Representing Clients In Atlanta, Augusta, Columbus, Macon, Savannah, Gainesville & Throughout Georgia
When you find yourself in the position of needing emergency medical care, you’re placing your full trust in the competence and care of emergency room personnel. Sadly, emergency room negligence is far from uncommon – and mistakes can lead to serious or even deadly consequences.
Negligence in the emergency room can include:
Medical malpractice occurs when a healthcare provider fails to deliver the level of care, treatment, or attention a patient is entitled to and injury or death is the result. Examples of medical malpractice include:
Birth injury cases are exceptionally complex. Defendants hire legal teams that take full advantage of these complexities in an effort to avoid liability and, in the process, prevent families from getting fair compensation for their child’s injury. It is vitally important to the success of your case that you have a legal team on your side that knows not only how to counter these arguments, but can provide sufficient evidence to help your family secure the compensation needed for you and your child’s future.
Electronic fetal monitoring errors can be injurious or even fatal to babies, but proving that an error in setting up or reading fetal monitors can be very difficult. The birth injury lawyers at Watkins, Lourie, Roll & Chance have taken steps to better understand how electronic fetal monitoring errors can happen, including continuing education courses to enhance our knowledge.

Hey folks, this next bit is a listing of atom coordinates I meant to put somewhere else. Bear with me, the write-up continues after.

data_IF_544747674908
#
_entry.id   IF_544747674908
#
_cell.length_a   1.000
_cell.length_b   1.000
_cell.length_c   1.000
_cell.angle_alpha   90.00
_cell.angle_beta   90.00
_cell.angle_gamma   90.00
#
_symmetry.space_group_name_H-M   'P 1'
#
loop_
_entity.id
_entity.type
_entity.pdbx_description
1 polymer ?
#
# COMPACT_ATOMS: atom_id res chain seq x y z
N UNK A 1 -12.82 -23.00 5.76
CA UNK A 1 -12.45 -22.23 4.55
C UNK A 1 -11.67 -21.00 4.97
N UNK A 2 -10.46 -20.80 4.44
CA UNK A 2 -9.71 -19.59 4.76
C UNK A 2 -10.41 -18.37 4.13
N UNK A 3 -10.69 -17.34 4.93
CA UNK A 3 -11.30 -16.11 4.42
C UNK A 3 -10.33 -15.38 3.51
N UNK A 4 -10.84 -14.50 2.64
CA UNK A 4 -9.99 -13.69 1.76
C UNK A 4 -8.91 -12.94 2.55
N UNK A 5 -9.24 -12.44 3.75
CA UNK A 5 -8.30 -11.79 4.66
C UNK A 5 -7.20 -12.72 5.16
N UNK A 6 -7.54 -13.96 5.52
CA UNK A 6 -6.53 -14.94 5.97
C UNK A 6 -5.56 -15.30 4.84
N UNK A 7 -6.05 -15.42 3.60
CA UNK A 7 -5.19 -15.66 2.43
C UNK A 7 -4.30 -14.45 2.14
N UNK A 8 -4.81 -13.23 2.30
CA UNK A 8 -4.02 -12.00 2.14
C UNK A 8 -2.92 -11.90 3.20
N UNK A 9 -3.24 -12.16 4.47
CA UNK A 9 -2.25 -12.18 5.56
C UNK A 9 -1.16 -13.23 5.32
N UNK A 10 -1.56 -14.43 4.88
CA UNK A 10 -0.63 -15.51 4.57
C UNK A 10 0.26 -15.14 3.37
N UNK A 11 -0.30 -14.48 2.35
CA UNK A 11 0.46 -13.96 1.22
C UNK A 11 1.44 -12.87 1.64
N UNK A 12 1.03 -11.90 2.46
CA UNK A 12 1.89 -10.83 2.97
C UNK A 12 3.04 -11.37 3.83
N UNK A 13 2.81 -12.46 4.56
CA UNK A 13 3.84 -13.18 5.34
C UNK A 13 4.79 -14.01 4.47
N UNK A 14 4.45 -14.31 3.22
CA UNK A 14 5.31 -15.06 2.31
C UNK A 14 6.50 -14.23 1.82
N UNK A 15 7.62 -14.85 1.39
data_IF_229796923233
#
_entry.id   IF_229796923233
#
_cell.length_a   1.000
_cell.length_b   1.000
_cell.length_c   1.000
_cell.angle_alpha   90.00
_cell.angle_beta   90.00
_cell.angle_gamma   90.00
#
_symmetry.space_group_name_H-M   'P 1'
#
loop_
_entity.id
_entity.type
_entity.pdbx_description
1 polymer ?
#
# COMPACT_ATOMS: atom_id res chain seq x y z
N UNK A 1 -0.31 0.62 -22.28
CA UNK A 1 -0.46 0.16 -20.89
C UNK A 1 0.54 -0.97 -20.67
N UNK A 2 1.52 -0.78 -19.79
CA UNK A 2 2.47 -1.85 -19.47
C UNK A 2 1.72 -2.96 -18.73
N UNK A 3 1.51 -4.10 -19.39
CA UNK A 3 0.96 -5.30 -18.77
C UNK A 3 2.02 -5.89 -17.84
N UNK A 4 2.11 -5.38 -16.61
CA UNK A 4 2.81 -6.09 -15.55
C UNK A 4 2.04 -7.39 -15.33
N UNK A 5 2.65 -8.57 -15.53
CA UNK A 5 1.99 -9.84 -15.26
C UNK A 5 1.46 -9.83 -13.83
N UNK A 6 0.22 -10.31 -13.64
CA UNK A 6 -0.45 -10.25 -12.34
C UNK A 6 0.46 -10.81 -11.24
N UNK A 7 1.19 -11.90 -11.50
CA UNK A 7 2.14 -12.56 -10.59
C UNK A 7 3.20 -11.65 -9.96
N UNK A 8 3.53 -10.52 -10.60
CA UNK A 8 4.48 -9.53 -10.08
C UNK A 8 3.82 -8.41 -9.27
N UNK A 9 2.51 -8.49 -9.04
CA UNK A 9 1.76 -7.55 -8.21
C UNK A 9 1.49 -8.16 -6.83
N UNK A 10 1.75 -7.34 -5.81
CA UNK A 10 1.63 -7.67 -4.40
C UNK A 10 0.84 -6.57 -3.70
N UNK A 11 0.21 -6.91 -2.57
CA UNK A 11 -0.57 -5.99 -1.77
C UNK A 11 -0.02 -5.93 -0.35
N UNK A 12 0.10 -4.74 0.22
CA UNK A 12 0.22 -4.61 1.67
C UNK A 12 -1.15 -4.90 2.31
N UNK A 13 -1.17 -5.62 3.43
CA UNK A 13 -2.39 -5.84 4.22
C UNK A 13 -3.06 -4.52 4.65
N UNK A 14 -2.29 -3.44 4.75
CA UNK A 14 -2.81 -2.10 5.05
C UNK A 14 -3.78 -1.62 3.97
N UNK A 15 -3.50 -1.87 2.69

Nurses are often the primary medical professional involved in labor before delivery. By and large, these medical professionals do everything possible to help protect both mother and baby, but sometimes mistakes, oversights, or neglect can occur – and when this happens, injury to the baby may prove unavoidable.
In the state of Georgia, families struggling with the consequences of birth injury may find help through Babies Can’t Wait, a program designed to provide resources for families dealing with developmental delays and similar issues surrounding birth injury. In addition to this option, Medicaid offers resources for families dealing with a birth injury, as do several local, statewide, and national nonprofits.
Midwives perform many useful and important functions. Particularly for families who are interested in more “natural” birthing options, a midwife can be an important addition to the labor and delivery team. But it is important to remember that, despite training in delivery and nursing, the majority of midwives are not physicians – and are neither qualified nor trained to deal with certain high-risk issues that can arise during labor and delivery.
This can make it dangerous to rely on a midwife alone, both for the mother and the baby.